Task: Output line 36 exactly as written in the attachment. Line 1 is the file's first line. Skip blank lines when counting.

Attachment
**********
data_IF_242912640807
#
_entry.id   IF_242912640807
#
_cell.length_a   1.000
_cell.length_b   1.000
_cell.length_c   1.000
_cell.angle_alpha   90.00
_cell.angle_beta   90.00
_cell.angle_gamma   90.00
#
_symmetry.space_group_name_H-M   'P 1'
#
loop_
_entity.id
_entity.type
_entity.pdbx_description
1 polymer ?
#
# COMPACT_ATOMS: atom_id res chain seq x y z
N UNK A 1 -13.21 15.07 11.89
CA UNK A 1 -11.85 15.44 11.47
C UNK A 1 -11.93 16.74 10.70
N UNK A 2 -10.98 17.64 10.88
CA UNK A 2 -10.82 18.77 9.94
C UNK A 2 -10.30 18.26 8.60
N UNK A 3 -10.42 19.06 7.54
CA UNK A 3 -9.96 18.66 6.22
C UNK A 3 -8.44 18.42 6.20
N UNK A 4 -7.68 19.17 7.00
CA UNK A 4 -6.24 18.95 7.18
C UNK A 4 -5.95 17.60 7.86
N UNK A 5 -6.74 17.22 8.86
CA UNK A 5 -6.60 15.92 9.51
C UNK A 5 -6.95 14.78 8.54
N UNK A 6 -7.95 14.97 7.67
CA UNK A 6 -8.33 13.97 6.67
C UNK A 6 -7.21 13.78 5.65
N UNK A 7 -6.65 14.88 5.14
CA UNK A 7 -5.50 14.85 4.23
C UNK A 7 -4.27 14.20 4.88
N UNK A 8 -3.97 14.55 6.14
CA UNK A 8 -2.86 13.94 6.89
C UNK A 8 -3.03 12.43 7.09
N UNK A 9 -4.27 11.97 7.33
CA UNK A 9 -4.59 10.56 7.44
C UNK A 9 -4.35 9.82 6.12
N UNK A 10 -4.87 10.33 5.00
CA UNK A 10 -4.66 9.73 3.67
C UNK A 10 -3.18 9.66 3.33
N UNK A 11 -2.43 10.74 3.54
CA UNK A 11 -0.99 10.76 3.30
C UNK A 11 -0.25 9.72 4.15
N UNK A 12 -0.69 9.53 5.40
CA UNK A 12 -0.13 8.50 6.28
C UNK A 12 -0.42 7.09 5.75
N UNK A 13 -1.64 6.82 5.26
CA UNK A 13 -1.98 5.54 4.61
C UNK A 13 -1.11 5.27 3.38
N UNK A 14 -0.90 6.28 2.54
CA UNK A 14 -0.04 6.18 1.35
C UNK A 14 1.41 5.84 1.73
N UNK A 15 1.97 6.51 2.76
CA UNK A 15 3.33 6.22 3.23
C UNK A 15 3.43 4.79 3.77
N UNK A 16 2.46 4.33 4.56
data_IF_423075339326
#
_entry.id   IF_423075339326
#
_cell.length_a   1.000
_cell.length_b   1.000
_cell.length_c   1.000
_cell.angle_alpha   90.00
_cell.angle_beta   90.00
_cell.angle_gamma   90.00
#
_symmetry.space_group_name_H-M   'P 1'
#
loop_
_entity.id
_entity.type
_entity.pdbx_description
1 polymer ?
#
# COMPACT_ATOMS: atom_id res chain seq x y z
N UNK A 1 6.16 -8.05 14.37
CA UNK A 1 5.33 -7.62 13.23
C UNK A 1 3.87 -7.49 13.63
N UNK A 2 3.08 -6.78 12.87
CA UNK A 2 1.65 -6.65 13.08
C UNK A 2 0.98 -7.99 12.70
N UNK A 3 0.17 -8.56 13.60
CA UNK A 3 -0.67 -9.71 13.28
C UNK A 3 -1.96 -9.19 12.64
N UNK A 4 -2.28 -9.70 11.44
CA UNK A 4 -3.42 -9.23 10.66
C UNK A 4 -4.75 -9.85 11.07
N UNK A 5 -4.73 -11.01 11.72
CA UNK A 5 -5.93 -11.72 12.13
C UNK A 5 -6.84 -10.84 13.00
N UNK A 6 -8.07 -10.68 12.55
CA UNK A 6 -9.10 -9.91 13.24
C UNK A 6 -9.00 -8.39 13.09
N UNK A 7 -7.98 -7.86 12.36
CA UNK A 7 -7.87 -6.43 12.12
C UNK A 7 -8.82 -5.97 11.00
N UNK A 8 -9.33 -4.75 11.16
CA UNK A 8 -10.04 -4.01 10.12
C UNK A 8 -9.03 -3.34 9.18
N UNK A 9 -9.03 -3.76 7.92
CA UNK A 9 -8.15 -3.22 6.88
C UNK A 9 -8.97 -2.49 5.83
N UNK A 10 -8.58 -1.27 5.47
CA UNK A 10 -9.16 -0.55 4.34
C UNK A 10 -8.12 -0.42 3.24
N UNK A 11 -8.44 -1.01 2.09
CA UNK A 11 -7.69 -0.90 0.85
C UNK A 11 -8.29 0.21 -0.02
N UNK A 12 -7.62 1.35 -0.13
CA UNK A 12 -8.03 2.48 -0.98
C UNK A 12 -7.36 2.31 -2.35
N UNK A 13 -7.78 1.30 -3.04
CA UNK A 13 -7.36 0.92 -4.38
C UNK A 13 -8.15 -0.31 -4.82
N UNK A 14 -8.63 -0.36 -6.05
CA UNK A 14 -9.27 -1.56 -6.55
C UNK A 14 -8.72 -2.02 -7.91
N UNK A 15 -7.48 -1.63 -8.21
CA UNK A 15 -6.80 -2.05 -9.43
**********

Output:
N UNK A 6 -7.95 14.97 7.67